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Daily Archives: May 24, 2010

Benjamin Franklin Book Awards Kick Off BEA

The annual Benjamin Franklin Awards take place tonight at the Roosevelt Hotel in New York between 6pm – 8:30pm. Outskirts Press will be on-hand in support of the self-publishing finalists.

From the IBPA Website: The IBPA Benjamin Franklin Awards, which includes fifty plus categories recognizing excellence in both editorial and design, is regarded as one of the highest national honors in small and independent book publishing. Ever since 1987, when the awards competition was established by Jan Nathan, founder of IBPA, winners have been announced at IBPA’s Publishing University, just prior to Book Expo America.

Outskirts Press is the only major self-publishing company to have even one finalist in these highly-respected book awards, much less two!  Which just goes to show that award-winning authors publish award-winning books at Outskirts Press.  Congratulations to the two talented authors below for their placement as finalists in the 2010 Benjamin Franklin Awards.  The winners will be announced tonight. Good luck!

In the Land of Cotton, by Martha A. Taylor

In the Land of Cotton, by Martha A. Taylor

Martha A. Taylor was a young white girl living in the Deep South, inundated with the racist sentiments of the times. But Martha’s natural curiosity and generous heart led her to question this racial divide. When she discovered a primitive Negro family living deep in the woods near her house, everyone’s life changed forever. Take the journey of a lifetime alongside Martha as she forges relationships that lead to self discovery and a clearer understanding of the world around her. In the Land of Cotton provides an outstanding snapshot of life in the South during those troubled times—a snapshot everyone should take a close look at, regardless of era or color.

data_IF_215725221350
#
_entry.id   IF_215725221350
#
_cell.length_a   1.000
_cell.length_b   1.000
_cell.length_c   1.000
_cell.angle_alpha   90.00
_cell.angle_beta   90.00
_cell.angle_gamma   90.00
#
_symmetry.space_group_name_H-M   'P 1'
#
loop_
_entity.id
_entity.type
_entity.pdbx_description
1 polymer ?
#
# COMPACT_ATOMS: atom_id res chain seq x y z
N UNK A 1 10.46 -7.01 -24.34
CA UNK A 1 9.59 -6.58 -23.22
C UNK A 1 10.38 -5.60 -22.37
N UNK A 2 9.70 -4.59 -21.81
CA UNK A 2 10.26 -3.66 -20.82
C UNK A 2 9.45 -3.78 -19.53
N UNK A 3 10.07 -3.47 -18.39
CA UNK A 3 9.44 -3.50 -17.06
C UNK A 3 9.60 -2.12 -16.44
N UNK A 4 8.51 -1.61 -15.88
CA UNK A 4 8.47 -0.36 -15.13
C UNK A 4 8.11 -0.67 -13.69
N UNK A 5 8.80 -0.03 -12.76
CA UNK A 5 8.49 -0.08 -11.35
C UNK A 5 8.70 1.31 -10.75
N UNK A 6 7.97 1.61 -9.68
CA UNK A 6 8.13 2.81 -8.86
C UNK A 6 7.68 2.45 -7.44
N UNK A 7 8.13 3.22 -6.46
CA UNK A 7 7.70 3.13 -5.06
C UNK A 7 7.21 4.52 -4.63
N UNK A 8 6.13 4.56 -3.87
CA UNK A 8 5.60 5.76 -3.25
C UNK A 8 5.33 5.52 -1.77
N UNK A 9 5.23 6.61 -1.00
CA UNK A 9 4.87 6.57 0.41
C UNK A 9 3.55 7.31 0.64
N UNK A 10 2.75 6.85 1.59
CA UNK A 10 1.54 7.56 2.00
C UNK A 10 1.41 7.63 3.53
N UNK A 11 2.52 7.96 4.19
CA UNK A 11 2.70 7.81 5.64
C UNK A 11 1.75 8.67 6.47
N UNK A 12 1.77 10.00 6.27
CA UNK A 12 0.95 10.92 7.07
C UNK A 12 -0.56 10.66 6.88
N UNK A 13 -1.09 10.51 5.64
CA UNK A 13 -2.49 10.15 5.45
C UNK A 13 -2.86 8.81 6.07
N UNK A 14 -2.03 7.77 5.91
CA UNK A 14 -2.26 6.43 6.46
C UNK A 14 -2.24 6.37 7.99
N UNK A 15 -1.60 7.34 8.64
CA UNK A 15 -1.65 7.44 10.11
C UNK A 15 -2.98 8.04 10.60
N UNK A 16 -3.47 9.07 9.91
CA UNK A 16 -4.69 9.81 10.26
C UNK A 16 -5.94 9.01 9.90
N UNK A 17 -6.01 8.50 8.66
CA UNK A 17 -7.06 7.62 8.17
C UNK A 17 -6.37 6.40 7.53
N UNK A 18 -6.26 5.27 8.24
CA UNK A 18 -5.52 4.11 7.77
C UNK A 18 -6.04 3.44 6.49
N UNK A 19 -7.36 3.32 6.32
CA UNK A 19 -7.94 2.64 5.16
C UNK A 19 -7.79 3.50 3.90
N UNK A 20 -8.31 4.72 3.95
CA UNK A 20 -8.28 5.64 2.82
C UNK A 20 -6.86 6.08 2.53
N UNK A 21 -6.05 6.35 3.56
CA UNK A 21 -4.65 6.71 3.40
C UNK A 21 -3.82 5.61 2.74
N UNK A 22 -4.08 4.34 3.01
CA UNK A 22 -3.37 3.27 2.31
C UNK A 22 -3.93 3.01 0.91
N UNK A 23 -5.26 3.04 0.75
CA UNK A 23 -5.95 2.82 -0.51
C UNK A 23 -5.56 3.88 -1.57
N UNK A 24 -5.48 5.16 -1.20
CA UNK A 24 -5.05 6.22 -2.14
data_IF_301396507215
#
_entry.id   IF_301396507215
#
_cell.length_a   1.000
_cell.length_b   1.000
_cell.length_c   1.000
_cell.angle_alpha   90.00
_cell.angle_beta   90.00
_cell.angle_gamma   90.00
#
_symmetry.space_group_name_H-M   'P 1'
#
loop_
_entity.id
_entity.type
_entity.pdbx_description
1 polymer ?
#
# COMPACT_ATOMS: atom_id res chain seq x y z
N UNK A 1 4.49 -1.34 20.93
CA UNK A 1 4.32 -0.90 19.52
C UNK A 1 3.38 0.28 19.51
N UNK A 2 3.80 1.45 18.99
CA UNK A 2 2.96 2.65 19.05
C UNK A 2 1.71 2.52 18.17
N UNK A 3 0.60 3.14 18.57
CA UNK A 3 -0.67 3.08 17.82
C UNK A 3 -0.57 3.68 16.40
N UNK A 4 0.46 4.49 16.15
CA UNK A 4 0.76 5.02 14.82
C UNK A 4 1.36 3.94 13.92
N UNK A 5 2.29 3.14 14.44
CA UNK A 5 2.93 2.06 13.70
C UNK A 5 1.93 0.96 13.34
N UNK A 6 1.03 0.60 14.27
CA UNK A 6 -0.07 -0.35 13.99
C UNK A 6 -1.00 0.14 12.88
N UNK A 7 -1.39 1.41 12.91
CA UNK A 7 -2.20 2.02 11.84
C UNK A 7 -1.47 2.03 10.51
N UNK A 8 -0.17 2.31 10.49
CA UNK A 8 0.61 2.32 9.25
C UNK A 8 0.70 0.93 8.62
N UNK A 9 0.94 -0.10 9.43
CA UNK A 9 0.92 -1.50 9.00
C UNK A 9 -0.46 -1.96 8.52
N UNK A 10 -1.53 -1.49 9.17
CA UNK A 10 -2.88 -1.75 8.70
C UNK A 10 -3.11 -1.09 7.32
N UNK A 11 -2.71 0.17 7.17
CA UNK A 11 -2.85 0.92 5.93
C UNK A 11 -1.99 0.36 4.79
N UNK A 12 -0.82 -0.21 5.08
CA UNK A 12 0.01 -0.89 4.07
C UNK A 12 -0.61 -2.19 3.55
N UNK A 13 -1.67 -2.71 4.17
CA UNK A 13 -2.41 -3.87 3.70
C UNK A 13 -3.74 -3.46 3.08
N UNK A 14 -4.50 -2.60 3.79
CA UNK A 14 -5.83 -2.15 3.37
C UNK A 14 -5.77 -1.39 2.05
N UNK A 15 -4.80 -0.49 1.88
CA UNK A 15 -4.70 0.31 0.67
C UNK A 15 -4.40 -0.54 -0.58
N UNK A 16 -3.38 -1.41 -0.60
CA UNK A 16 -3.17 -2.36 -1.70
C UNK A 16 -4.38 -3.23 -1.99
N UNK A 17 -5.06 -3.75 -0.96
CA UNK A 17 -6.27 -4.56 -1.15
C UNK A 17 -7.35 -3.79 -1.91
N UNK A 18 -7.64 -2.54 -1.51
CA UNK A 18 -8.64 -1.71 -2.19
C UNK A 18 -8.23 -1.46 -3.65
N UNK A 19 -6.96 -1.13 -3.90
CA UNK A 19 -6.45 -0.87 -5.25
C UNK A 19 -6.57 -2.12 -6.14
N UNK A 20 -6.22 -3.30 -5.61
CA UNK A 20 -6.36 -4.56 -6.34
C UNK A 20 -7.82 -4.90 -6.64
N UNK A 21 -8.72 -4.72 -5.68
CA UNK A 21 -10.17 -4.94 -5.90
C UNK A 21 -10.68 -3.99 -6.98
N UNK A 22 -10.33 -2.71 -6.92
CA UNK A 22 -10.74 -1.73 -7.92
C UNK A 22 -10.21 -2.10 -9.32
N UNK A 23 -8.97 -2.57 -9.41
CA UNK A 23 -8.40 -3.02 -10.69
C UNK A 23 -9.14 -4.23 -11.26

Lost American Principles, by Steven L. Hall

Lost American Principles, by Steven L. Hall

Steven L. Hall is originally from Idaho and currently lives in Alaska. A graduate of Boise State University, Summa cum Laude, he calls himself “an Economist by training; an Entrepreneur by vocation (semi-retired); and a writer by avocation.” He has studied politics, governments, and economies for years and offers unique insights, not only about how they affect our everyday lives, but also in regard to our responsibilities in a democratic society, if we wish to remain free.

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